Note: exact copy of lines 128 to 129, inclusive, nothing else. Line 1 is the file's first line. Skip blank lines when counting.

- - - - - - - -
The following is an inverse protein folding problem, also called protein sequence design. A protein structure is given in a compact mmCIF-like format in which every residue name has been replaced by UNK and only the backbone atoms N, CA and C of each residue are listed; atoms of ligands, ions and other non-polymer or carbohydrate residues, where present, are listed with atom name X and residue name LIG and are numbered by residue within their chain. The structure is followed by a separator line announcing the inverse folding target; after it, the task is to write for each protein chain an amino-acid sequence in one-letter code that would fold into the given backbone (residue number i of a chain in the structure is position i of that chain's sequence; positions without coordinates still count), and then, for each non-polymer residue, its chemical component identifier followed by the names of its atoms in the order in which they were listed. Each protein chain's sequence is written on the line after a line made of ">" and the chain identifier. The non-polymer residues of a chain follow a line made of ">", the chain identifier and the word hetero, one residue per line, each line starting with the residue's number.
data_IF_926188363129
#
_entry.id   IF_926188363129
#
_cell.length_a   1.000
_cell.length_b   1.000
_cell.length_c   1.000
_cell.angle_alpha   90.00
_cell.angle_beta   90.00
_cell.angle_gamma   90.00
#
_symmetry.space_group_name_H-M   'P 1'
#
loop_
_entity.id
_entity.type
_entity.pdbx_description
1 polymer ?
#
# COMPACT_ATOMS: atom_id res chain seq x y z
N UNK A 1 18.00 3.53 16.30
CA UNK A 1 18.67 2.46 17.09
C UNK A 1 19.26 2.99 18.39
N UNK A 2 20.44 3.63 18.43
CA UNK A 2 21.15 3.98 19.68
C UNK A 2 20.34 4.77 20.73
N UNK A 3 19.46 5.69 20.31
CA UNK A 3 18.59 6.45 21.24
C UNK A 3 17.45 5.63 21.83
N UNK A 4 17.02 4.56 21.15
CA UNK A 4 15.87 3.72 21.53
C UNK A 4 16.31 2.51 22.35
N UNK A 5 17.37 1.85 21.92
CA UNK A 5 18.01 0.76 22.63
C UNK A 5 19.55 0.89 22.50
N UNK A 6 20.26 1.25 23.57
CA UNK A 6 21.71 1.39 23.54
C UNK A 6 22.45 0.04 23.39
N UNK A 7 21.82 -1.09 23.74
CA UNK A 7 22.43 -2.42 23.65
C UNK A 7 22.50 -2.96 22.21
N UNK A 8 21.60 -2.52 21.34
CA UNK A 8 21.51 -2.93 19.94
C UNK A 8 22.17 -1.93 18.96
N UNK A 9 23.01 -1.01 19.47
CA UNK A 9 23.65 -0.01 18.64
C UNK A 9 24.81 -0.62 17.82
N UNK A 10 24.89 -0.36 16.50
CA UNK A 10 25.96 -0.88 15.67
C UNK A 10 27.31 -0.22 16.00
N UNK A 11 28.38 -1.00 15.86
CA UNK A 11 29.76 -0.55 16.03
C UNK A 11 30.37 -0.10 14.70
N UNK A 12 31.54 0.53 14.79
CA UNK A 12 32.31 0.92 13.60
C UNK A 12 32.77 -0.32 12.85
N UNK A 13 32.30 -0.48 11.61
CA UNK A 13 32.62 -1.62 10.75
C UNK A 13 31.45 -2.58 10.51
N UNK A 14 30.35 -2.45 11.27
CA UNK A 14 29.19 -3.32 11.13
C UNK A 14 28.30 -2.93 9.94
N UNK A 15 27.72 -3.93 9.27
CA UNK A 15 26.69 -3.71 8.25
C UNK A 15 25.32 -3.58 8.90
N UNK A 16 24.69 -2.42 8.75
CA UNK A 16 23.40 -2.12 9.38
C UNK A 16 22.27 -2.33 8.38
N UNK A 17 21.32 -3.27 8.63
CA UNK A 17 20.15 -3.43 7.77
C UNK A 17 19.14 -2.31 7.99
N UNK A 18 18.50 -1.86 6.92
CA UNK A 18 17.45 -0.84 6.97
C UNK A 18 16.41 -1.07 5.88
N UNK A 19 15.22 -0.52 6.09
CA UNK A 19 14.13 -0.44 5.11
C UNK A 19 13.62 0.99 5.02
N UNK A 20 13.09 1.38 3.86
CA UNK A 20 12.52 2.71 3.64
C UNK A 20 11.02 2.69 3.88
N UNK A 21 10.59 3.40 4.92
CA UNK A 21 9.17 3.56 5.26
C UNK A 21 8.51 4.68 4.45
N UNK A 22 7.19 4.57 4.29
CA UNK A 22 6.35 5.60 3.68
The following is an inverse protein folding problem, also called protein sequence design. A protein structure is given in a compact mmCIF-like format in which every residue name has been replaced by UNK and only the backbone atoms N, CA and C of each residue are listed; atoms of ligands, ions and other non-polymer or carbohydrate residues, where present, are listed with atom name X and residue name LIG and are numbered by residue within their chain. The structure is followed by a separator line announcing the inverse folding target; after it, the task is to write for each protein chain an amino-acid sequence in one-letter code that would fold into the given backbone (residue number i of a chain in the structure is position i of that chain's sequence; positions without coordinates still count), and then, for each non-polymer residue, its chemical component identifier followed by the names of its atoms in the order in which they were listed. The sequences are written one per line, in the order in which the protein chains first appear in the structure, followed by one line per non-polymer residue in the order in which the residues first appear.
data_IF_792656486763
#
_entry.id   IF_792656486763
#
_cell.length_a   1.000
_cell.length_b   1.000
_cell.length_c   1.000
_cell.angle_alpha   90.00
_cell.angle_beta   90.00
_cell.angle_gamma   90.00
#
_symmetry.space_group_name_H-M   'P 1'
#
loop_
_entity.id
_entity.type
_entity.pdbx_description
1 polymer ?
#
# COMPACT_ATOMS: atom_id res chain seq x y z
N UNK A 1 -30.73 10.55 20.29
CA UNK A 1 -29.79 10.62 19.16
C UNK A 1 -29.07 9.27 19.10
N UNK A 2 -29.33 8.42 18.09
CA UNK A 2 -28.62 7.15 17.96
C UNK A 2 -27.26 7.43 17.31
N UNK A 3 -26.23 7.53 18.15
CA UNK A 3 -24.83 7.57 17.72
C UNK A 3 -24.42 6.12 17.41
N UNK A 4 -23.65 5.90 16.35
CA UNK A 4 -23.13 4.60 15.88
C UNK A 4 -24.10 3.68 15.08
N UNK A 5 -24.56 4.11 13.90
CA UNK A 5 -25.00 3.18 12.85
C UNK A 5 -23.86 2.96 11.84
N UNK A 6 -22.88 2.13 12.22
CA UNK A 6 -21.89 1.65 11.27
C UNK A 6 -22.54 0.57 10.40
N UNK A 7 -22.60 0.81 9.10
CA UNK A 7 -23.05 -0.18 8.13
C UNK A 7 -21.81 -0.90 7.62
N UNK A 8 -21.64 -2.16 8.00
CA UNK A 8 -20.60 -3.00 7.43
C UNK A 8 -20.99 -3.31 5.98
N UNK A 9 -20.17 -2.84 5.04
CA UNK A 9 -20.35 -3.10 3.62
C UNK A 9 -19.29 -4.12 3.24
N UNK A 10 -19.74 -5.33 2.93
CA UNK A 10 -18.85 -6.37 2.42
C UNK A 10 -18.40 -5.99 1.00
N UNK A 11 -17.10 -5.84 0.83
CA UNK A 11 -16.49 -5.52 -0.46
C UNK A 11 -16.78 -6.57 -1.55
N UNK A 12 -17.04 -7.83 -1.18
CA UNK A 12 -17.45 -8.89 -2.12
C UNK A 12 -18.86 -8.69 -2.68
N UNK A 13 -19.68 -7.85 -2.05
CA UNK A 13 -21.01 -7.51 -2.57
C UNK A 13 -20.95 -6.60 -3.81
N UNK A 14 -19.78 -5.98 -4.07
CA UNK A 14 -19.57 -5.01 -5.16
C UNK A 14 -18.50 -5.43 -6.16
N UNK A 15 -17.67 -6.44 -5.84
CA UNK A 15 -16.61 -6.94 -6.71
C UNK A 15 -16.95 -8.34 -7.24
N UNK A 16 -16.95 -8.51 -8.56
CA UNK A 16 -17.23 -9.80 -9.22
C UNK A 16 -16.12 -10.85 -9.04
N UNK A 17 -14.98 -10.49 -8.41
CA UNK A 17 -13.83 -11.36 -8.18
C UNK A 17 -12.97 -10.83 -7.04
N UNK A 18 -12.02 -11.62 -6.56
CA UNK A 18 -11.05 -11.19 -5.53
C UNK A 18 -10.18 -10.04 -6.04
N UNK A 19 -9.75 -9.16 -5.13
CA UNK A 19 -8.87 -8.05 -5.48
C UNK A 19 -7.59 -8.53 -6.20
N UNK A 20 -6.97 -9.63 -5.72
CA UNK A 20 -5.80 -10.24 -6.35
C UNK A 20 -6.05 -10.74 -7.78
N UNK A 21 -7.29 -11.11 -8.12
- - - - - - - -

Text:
C UNK A 7 -21.81 -0.90 7.62
N UNK A 8 -21.64 -2.16 8.00